Daily Meditations

Third Friday of Pascha: Suffering

By Abbot Tryphon, April 5, 2020

The role of suffering in the salvation of humankind

Elder Ambrose of Optina Monastery said, “We should not forget that in our age of ‘sophistication’ even little children are spiritually harmed by what they see and hear. As a result, purification is required….You must understand that Paradisal bliss is granted to no one without suffering.”

A person walks on the path to salvation not only by his good deeds, but also by his patient suffering of various griefs, illnesses, misfortunes, and failures (Luke 16:19-31, Mark 8:31-38, Romans 6:3-11, Hebrews 12:1-3, and Galatians 6:14). Jesus Christ gives us the power which is needed for transformation, and prepares us to live with a strength under the most difficult conditions, preparing us for the peace that is eternal, and He comes and stands next to us in our suffering.

Without suffering we cannot join ourselves to the cross, and when we do take up our cross in suffering, it is with our Co-Suffering Saviour. Sickness and suffering are not given to us by a wrathful and punitive God because we have sinned, but rather allowed by this loving God who co-suffers with us. It is Western juridical misconceptions concerning sin which has tended to distort a proper recognition of suffering and its connection to sin.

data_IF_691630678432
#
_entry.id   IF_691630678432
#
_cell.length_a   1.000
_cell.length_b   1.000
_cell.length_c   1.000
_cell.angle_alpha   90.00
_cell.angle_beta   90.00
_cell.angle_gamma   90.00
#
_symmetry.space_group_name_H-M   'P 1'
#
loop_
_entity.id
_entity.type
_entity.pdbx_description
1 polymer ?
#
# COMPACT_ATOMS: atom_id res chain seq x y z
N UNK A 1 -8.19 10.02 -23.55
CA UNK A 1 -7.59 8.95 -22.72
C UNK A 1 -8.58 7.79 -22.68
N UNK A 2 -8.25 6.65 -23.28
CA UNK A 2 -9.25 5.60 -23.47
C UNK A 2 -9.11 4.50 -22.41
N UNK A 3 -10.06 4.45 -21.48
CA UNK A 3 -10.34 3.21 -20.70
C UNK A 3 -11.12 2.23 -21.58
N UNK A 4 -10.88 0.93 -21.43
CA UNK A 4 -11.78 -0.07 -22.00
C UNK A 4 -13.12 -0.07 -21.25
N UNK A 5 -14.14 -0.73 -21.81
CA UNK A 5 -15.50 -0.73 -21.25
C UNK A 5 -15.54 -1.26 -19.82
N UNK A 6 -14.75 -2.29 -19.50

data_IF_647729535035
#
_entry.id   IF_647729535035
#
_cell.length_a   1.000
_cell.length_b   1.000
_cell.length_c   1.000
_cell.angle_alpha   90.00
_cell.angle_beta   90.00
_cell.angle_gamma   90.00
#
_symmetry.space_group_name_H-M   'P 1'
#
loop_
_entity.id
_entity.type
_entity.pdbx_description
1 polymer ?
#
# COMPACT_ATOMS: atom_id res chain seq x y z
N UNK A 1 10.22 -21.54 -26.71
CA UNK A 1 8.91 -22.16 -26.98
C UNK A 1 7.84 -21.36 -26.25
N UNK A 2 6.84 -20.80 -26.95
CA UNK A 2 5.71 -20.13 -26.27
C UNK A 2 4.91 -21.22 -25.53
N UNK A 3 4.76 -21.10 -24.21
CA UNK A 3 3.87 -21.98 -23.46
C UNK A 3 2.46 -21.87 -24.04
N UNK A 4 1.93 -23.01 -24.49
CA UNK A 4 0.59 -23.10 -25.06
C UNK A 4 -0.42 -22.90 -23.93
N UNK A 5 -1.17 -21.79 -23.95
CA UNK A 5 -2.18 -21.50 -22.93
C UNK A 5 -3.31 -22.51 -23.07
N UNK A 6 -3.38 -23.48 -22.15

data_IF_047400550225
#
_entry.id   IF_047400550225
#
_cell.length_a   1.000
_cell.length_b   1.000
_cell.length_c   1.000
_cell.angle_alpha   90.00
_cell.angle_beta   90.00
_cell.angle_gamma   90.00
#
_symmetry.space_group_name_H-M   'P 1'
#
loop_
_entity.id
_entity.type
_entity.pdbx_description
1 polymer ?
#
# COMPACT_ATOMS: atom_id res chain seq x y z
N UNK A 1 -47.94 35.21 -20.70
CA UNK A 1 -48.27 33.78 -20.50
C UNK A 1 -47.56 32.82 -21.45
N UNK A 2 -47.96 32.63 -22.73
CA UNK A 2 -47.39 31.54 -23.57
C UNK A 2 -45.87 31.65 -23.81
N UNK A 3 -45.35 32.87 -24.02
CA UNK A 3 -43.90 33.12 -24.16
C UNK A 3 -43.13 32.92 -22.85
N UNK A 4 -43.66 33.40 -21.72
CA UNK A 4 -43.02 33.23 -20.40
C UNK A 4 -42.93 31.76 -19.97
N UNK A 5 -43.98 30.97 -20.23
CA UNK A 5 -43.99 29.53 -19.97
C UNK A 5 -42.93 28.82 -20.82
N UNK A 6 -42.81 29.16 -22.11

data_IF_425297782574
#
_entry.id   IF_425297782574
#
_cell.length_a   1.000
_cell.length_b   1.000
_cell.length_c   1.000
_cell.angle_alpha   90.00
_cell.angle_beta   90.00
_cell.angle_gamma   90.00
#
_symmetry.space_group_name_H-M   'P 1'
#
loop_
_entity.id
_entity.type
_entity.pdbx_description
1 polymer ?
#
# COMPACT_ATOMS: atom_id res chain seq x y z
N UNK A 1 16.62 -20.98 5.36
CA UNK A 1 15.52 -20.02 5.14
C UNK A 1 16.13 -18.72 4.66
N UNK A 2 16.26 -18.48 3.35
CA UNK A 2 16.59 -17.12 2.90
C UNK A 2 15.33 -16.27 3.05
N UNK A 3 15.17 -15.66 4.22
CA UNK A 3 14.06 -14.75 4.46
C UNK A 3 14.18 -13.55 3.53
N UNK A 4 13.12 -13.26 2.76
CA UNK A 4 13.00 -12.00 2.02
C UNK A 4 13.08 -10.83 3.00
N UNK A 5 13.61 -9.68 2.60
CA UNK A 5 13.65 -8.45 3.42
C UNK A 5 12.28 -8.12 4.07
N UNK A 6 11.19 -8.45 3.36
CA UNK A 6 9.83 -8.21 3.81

During this COVID-19 Pandemic, we are all experiencing separation from our friends and family. Additionally, many are experiencing job loss, compounded by the added financial worry that has come with the loss of income. I, like most priests I know, am also heartbroken that I cannot receive pilgrims to the monastery, many of whom are like family to me. Yet I know in my heart that this suffering is salvific, not only for myself, but for all those I love and care about.

This is a call from the Lord to repentance, and is therefore a gift from the Lord Most-High. We now have an opportunity to go inward, where we can deepen our prayer life, and enter into the Silence where God is speaking to each of us. These are indeed difficult times, yet if we look deeply at what is happening, we can also see that they can be the best of times.

With love in Christ,
Abbot Tryphon

~Abbot Tryphon, The Morning Offering, https://blogs.ancientfaith.com/morningoffering/2020/04/suffering-4/


See the source image